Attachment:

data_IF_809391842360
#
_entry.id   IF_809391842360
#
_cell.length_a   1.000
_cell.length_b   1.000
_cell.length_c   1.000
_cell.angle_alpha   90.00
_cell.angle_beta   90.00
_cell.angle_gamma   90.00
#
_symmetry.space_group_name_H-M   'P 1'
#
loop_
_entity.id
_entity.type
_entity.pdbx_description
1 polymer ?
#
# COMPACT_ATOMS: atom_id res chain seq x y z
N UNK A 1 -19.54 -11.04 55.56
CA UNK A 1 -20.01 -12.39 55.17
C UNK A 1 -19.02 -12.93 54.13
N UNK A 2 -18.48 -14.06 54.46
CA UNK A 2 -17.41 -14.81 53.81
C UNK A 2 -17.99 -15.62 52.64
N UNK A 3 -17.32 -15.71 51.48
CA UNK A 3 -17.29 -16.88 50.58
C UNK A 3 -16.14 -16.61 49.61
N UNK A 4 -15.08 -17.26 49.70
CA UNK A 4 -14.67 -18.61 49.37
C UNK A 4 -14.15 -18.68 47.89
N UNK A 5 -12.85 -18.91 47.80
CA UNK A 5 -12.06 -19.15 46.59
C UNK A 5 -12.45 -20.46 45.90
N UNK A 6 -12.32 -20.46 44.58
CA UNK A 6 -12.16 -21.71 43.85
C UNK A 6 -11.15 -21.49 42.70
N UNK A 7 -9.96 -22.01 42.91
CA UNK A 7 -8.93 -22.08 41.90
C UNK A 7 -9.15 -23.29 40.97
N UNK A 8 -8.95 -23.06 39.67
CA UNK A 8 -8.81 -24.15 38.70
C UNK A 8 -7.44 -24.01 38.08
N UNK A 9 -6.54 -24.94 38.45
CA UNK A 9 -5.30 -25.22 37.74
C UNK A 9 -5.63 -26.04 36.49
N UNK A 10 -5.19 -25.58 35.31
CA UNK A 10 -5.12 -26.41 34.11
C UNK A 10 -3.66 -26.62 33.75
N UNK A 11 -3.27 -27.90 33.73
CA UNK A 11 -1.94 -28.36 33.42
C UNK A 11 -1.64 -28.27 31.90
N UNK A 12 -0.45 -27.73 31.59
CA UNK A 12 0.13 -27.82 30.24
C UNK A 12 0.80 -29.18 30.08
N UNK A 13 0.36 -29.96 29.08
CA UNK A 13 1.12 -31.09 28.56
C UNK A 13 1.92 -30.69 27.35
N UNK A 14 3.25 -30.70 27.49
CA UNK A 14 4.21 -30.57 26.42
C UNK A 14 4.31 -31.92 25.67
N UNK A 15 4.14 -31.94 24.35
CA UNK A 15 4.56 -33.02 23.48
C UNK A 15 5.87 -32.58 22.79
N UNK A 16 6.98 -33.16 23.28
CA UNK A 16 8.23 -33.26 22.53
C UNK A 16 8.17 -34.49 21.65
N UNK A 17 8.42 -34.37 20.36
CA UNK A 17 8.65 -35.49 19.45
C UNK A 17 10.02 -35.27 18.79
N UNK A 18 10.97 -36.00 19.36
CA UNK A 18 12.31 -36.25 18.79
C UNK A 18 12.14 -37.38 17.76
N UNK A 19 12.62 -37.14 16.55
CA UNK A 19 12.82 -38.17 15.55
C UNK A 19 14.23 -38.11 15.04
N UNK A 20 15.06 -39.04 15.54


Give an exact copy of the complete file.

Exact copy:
data_IF_809391842360
#
_entry.id   IF_809391842360
#
_cell.length_a   1.000
_cell.length_b   1.000
_cell.length_c   1.000
_cell.angle_alpha   90.00
_cell.angle_beta   90.00
_cell.angle_gamma   90.00
#
_symmetry.space_group_name_H-M   'P 1'
#
loop_
_entity.id
_entity.type
_entity.pdbx_description
1 polymer ?
#
# COMPACT_ATOMS: atom_id res chain seq x y z
N UNK A 1 -19.54 -11.04 55.56
CA UNK A 1 -20.01 -12.39 55.17
C UNK A 1 -19.02 -12.93 54.13
N UNK A 2 -18.48 -14.06 54.46
CA UNK A 2 -17.41 -14.81 53.81
C UNK A 2 -17.99 -15.62 52.64
N UNK A 3 -17.32 -15.71 51.48
CA UNK A 3 -17.29 -16.88 50.58
C UNK A 3 -16.14 -16.61 49.61
N UNK A 4 -15.08 -17.26 49.70
CA UNK A 4 -14.67 -18.61 49.37
C UNK A 4 -14.15 -18.68 47.89
N UNK A 5 -12.85 -18.91 47.80
CA UNK A 5 -12.06 -19.15 46.59
C UNK A 5 -12.45 -20.46 45.90
N UNK A 6 -12.32 -20.46 44.58
CA UNK A 6 -12.16 -21.71 43.85
C UNK A 6 -11.15 -21.49 42.70
N UNK A 7 -9.96 -22.01 42.91
CA UNK A 7 -8.93 -22.08 41.90
C UNK A 7 -9.15 -23.29 40.97
N UNK A 8 -8.95 -23.06 39.67
CA UNK A 8 -8.81 -24.15 38.70
C UNK A 8 -7.44 -24.01 38.08
N UNK A 9 -6.54 -24.94 38.45
CA UNK A 9 -5.30 -25.22 37.74
C UNK A 9 -5.63 -26.04 36.49
N UNK A 10 -5.19 -25.58 35.31
CA UNK A 10 -5.12 -26.41 34.11
C UNK A 10 -3.66 -26.62 33.75
N UNK A 11 -3.27 -27.90 33.73
CA UNK A 11 -1.94 -28.36 33.42
C UNK A 11 -1.64 -28.27 31.90
N UNK A 12 -0.45 -27.73 31.59
CA UNK A 12 0.13 -27.82 30.24
C UNK A 12 0.80 -29.18 30.08
N UNK A 13 0.36 -29.96 29.08
CA UNK A 13 1.12 -31.09 28.56
C UNK A 13 1.92 -30.69 27.35
N UNK A 14 3.25 -30.70 27.49
CA UNK A 14 4.21 -30.57 26.42
C UNK A 14 4.31 -31.92 25.67
N UNK A 15 4.14 -31.94 24.35
CA UNK A 15 4.56 -33.02 23.48
C UNK A 15 5.87 -32.58 22.79
N UNK A 16 6.98 -33.16 23.28
CA UNK A 16 8.23 -33.26 22.53
C UNK A 16 8.17 -34.49 21.65
N UNK A 17 8.42 -34.37 20.36
CA UNK A 17 8.65 -35.49 19.45
C UNK A 17 10.02 -35.27 18.79
N UNK A 18 10.97 -36.00 19.36
CA UNK A 18 12.31 -36.25 18.79
C UNK A 18 12.14 -37.38 17.76
N UNK A 19 12.62 -37.14 16.55
CA UNK A 19 12.82 -38.17 15.55
C UNK A 19 14.23 -38.11 15.04
N UNK A 20 15.06 -39.04 15.54